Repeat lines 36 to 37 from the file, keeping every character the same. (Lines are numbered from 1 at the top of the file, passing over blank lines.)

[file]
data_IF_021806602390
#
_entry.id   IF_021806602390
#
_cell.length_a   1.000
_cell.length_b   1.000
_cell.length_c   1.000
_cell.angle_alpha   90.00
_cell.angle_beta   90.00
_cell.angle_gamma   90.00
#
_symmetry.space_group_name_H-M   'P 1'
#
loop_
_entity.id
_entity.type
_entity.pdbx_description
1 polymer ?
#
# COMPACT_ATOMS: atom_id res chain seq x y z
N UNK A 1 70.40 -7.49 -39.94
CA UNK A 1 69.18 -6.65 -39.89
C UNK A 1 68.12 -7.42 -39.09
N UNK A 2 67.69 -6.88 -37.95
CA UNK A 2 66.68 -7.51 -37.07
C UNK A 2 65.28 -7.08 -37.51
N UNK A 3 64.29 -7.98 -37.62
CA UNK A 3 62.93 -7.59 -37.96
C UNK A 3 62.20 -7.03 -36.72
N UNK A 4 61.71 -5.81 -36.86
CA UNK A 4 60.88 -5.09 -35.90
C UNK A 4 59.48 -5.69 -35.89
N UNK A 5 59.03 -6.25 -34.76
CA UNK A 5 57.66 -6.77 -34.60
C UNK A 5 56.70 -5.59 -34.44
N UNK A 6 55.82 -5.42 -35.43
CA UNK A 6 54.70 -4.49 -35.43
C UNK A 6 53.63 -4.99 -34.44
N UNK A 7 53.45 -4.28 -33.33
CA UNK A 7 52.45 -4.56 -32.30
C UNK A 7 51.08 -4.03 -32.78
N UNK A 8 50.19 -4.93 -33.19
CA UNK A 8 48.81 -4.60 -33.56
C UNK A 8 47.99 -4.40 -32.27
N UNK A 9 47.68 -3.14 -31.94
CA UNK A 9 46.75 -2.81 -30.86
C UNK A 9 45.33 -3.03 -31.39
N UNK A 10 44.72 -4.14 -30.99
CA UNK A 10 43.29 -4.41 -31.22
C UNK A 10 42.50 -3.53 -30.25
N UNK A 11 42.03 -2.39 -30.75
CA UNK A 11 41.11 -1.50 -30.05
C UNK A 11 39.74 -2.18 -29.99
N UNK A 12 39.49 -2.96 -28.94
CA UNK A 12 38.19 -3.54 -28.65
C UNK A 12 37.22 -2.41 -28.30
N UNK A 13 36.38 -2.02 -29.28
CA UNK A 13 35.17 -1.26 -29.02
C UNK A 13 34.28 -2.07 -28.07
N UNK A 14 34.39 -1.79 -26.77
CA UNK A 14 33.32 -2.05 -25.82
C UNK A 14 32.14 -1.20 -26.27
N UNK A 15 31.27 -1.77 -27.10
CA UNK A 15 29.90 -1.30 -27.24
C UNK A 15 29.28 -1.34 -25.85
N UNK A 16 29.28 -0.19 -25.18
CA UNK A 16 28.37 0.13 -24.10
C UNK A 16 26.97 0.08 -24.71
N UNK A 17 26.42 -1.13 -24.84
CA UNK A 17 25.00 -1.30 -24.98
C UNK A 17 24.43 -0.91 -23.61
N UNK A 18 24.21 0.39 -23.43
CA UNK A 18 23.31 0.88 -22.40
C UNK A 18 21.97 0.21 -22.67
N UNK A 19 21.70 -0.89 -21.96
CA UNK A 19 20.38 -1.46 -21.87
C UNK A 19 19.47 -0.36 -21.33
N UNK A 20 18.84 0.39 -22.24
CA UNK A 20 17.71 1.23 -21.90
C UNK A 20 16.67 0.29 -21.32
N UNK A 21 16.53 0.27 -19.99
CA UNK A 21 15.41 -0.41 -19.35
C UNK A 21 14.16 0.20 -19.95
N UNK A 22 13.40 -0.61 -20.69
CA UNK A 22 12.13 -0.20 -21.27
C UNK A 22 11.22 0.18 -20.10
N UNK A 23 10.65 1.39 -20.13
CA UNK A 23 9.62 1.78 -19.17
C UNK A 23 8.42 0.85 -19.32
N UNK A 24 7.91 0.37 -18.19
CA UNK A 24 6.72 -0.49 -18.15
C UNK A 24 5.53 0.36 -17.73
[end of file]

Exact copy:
N UNK A 6 55.82 -5.42 -35.43
CA UNK A 6 54.70 -4.49 -35.43